Larry had done a show at Geneva College for which I opened, and he tried to sign me to a 5-year deal that night. And I had a brief relationship with Bob McKenzie, a gospel music power broker in Nashville, who helped me sign my songs away to his publishing company, and then presided over the 3-hour recording session of my second album, "James Ward: Himself." More about Bob later.
Other positive feedback came from Hans Rookmaaker, the Dutch art critic. Rookmaaker had been a part of the Schaeffer Conferences of the early 70s at Covenant College, and later wrote me a note. He refers to the McKenzie recording.
Just a note to say thank you for the fine record. I already 'had' it, i.e. on tape, after a copy of Graham Birthwistle. In fact, I don't have mine anymore, as my daughter (who studies musicology) has taken it with her. Anyhow, it is listened to, we think particularly fine the piano.
You got to make songs (as Schubert etc. did) on good texts--poems by classics like Cowper, Coleridge, Christian poets today, etc. That would be a new venture. Doesn't matter...if the critic writes that influences of Afro-American music are discernable.
I also bought book when at Philly. Sorry we did not meet at that conference.
Thank you again,
in the Lord
This is profoundly meaningful to me. Dr. Rookmaaker wrote several books on the subject of art and Christianity, and one of them was entitled Art Needs no Justification. This book gave me courage to be a self-employed musician in 1973 when we were just getting started. The book described a society where artists and musicians would be doing their craft without pretense, and yet also making a living. It gave me a vision for my life as a musician, and it gave me a point of reference for the years of diverse experiences to come. Rookmaaker was a major source of affirmation for me, and he was an art critic!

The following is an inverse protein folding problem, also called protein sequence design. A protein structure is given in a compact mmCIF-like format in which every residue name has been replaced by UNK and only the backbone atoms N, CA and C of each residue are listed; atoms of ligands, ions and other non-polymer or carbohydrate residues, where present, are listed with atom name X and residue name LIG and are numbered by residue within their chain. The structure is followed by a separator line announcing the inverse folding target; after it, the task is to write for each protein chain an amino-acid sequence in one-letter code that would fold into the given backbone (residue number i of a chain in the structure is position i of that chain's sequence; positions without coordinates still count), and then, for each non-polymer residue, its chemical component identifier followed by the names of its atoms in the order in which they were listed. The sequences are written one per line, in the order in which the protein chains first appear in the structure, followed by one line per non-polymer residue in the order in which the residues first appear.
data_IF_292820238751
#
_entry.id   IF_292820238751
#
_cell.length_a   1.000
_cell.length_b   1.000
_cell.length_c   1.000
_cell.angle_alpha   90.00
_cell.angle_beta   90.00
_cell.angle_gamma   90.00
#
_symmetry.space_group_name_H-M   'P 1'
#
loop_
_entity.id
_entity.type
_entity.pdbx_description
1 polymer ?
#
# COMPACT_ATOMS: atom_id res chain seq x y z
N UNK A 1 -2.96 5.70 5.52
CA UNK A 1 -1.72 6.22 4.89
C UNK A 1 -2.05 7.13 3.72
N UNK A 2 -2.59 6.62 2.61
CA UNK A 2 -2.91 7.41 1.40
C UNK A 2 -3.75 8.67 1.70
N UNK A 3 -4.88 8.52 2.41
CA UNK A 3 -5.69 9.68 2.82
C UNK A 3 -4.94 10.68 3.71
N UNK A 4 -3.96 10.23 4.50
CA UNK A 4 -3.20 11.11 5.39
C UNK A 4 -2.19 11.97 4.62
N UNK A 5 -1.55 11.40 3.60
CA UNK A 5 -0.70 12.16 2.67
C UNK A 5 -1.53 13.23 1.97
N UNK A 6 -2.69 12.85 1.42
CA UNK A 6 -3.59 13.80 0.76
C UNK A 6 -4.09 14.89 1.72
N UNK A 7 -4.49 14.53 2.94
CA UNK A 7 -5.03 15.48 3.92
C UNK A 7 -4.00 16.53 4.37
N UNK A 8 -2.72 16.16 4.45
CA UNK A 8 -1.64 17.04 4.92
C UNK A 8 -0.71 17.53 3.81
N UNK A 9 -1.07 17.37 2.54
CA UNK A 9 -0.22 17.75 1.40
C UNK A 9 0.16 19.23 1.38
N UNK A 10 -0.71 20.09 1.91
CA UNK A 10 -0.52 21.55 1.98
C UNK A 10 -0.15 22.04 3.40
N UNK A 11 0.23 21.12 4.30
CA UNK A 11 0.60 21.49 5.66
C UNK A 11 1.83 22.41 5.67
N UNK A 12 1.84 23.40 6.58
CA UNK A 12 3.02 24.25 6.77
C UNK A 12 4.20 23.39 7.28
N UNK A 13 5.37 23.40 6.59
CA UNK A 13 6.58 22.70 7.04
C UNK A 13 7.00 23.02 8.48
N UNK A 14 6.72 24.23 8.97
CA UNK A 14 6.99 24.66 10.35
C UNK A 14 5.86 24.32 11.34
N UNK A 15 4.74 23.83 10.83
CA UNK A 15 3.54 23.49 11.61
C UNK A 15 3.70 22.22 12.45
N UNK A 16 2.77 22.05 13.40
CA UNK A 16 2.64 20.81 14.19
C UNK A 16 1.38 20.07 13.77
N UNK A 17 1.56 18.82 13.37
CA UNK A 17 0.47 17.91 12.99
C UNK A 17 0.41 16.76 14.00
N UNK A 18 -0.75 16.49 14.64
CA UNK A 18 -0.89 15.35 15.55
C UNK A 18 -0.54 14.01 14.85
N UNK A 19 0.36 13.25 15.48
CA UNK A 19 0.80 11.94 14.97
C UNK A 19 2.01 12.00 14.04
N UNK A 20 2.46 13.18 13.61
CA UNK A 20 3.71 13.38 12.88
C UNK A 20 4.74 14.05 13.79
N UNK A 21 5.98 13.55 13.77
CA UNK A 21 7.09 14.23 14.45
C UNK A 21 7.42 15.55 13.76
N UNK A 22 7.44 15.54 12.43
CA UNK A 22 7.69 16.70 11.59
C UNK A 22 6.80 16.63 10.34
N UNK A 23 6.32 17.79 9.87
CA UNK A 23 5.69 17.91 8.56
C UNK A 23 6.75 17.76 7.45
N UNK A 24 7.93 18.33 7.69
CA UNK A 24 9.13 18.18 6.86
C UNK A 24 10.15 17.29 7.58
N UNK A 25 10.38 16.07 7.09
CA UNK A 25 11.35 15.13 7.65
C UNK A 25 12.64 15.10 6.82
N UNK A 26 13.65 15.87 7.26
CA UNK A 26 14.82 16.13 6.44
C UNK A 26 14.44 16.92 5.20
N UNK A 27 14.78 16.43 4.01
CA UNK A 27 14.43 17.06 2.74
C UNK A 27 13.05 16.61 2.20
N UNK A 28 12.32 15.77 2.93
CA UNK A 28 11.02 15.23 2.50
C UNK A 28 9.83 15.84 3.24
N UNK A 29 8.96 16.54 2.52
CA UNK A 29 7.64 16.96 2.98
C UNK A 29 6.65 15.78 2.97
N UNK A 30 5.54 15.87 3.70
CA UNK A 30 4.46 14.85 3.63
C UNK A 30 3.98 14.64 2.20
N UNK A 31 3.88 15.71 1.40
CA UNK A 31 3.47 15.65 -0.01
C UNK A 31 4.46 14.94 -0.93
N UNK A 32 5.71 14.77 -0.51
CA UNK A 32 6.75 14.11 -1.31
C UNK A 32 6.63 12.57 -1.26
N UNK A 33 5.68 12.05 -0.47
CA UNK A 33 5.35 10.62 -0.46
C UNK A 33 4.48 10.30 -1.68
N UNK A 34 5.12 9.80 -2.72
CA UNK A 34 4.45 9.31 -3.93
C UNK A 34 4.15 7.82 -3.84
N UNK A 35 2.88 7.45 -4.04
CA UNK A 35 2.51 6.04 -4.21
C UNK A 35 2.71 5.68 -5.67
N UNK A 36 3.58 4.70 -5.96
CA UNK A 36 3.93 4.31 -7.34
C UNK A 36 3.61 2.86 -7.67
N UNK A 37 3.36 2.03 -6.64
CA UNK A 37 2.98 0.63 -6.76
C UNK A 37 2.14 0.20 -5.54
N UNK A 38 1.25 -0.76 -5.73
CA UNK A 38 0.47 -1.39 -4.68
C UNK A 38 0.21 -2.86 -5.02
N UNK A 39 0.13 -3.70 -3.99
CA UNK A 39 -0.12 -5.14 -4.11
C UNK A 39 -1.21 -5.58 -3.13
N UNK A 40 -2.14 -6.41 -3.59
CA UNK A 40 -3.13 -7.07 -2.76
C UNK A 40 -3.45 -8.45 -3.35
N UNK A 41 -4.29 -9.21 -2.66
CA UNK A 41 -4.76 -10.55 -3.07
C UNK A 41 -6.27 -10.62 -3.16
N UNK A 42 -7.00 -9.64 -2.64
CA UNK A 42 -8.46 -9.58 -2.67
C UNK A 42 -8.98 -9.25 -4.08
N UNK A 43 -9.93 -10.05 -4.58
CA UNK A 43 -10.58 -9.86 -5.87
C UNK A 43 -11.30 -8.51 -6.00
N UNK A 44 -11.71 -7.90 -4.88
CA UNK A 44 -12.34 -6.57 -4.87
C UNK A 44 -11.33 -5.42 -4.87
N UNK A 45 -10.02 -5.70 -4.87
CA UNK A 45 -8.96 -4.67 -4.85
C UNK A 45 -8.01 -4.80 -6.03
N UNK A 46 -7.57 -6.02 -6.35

During the years 1975-1978, I discovered that other musicians valued my opinion and respected what I had done. I joined a band which moved to the Pittsburgh area and we rehearsed for originals and cover tunes for concerts and dances. This was my first encounter with fellow musicians of my skill level as we worked on and performed pop music.
Although the drummer was stylistically at variance with the kind of songs I did, he challenged me to grow in my keyboard skills and gave me jazz books and albums to study. One time we were in Boston for a gig, and my bandmates urged me to take a lesson with a bop pianist there. It cost me $50 hard earned dollars, but it gave me a regimen for the next 15 years of performing and striving to improve. It included rootless voicings in 2 positions for all keys, based on the standard "Autumn Leaves."
One of the other musicians was quite enamoured of my talent, raw or otherwise. He had originally joined the band because I was going to lead it and he and his wife were classically educated music educators.
It was one thing to have members of a concert audience affirm me, but this was a musician with experience playing and teaching. He made expansive pronouncements about my ability to communicate and especially my lyric writing.
I was almost embarrassed by his compliments, partly because I perceived him as needing my chops for his own livelihood, and therefore feared that he was flattering me. I later realized that he and his wife were sincerely responding to the spiritual and aesthetic content of my early songs, and out of their insight they were desiring to be a part of this experiment.
I will always treasure the Rookmaaker letter, and I will always value the encouragement of these my musical colleagues when I was 26. I was getting more than my share of positive feedback from critics, industry people, and fellow musicians. I was getting a lot of approval, but I was doing what I thought I should be doing.